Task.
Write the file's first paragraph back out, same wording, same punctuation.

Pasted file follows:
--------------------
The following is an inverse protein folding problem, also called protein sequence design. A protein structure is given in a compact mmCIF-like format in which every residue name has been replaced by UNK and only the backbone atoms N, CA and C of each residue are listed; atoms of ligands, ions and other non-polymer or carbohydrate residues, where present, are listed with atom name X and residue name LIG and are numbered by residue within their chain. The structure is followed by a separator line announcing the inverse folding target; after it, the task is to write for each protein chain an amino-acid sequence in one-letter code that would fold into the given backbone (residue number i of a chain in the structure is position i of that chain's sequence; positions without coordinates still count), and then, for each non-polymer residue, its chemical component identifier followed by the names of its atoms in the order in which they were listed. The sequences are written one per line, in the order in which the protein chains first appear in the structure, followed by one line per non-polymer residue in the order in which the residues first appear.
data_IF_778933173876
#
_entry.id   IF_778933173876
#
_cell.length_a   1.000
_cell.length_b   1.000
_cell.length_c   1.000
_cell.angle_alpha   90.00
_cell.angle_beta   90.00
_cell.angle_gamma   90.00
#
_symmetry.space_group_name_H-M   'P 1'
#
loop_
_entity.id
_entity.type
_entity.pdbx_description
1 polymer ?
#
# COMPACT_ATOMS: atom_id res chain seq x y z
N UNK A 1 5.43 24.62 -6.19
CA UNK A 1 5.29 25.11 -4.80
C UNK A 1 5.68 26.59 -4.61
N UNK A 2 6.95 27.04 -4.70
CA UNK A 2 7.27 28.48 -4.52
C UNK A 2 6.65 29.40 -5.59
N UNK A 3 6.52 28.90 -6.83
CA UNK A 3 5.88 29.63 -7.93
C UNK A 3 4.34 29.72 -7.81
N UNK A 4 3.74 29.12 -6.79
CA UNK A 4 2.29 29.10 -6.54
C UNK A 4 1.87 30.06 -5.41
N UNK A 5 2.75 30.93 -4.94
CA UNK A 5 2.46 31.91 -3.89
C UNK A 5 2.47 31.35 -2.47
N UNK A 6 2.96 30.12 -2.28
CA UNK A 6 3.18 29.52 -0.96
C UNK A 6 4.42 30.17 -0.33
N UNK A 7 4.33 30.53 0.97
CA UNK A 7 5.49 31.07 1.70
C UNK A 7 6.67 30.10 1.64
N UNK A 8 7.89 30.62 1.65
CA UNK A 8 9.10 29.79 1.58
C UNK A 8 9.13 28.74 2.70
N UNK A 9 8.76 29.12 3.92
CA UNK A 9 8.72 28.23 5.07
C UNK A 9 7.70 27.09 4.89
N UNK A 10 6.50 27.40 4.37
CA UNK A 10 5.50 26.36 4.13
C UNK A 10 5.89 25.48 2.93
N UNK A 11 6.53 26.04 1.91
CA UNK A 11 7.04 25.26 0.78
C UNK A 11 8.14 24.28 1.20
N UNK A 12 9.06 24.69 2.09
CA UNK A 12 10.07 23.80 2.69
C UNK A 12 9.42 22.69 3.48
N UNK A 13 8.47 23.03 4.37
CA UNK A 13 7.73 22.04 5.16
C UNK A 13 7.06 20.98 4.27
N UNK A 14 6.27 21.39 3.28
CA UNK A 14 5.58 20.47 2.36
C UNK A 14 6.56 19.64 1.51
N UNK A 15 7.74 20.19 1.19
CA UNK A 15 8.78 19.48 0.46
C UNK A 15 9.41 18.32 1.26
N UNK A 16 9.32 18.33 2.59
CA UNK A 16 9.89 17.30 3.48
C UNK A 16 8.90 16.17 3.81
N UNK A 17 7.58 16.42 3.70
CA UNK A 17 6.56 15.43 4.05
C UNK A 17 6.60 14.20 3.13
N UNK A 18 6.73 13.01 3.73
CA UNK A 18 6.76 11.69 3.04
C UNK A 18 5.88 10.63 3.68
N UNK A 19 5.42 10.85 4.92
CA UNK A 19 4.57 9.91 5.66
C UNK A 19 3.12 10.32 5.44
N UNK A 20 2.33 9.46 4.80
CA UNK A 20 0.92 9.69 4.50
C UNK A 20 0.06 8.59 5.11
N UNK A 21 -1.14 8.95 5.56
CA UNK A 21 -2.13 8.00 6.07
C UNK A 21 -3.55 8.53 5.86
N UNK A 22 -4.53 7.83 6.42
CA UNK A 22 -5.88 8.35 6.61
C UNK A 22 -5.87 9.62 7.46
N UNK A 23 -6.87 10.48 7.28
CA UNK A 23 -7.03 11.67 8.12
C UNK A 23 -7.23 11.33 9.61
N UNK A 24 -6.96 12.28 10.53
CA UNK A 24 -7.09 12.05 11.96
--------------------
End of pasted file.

The following is an inverse protein folding problem, also called protein sequence design. A protein structure is given in a compact mmCIF-like format in which every residue name has been replaced by UNK and only the backbone atoms N, CA and C of each residue are listed; atoms of ligands, ions and other non-polymer or carbohydrate residues, where present, are listed with atom name X and residue name LIG and are numbered by residue within their chain. The structure is followed by a separator line announcing the inverse folding target; after it, the task is to write for each protein chain an amino-acid sequence in one-letter code that would fold into the given backbone (residue number i of a chain in the structure is position i of that chain's sequence; positions without coordinates still count), and then, for each non-polymer residue, its chemical component identifier followed by the names of its atoms in the order in which they were listed. The sequences are written one per line, in the order in which the protein chains first appear in the structure, followed by one line per non-polymer residue in the order in which the residues first appear.